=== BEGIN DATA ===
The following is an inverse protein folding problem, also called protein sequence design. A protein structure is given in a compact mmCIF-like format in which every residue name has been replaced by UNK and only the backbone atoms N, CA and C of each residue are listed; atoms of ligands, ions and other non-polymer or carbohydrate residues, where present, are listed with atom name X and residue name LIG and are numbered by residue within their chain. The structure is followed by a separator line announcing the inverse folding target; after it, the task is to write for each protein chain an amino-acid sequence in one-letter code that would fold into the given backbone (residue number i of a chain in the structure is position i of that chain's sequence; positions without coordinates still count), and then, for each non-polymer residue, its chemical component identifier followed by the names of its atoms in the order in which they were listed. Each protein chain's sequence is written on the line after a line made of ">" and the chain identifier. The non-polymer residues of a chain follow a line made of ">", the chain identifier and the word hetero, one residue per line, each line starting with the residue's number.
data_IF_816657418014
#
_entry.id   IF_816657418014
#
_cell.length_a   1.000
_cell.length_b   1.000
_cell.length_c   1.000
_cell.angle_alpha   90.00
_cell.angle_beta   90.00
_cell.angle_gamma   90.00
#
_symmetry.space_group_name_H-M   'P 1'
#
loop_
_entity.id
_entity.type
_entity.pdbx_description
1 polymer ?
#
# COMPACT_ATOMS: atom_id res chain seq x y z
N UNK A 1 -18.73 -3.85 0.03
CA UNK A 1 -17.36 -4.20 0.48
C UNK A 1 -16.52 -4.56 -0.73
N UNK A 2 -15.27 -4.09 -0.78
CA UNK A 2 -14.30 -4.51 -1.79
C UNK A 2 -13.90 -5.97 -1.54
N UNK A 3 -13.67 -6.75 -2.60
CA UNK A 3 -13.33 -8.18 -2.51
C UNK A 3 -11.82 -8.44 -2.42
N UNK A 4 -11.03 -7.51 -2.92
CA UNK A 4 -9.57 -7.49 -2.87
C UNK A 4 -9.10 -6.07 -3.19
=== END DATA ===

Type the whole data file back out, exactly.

The following is an inverse protein folding problem, also called protein sequence design. A protein structure is given in a compact mmCIF-like format in which every residue name has been replaced by UNK and only the backbone atoms N, CA and C of each residue are listed; atoms of ligands, ions and other non-polymer or carbohydrate residues, where present, are listed with atom name X and residue name LIG and are numbered by residue within their chain. The structure is followed by a separator line announcing the inverse folding target; after it, the task is to write for each protein chain an amino-acid sequence in one-letter code that would fold into the given backbone (residue number i of a chain in the structure is position i of that chain's sequence; positions without coordinates still count), and then, for each non-polymer residue, its chemical component identifier followed by the names of its atoms in the order in which they were listed. Each protein chain's sequence is written on the line after a line made of ">" and the chain identifier. The non-polymer residues of a chain follow a line made of ">", the chain identifier and the word hetero, one residue per line, each line starting with the residue's number.
data_IF_816657418014
#
_entry.id   IF_816657418014
#
_cell.length_a   1.000
_cell.length_b   1.000
_cell.length_c   1.000
_cell.angle_alpha   90.00
_cell.angle_beta   90.00
_cell.angle_gamma   90.00
#
_symmetry.space_group_name_H-M   'P 1'
#
loop_
_entity.id
_entity.type
_entity.pdbx_description
1 polymer ?
#
# COMPACT_ATOMS: atom_id res chain seq x y z
N UNK A 1 -18.73 -3.85 0.03
CA UNK A 1 -17.36 -4.20 0.48
C UNK A 1 -16.52 -4.56 -0.73
N UNK A 2 -15.27 -4.09 -0.78
CA UNK A 2 -14.30 -4.51 -1.79
C UNK A 2 -13.90 -5.97 -1.54
N UNK A 3 -13.67 -6.75 -2.60
CA UNK A 3 -13.33 -8.18 -2.51
C UNK A 3 -11.82 -8.44 -2.42
N UNK A 4 -11.03 -7.51 -2.92
CA UNK A 4 -9.57 -7.49 -2.87
C UNK A 4 -9.10 -6.07 -3.19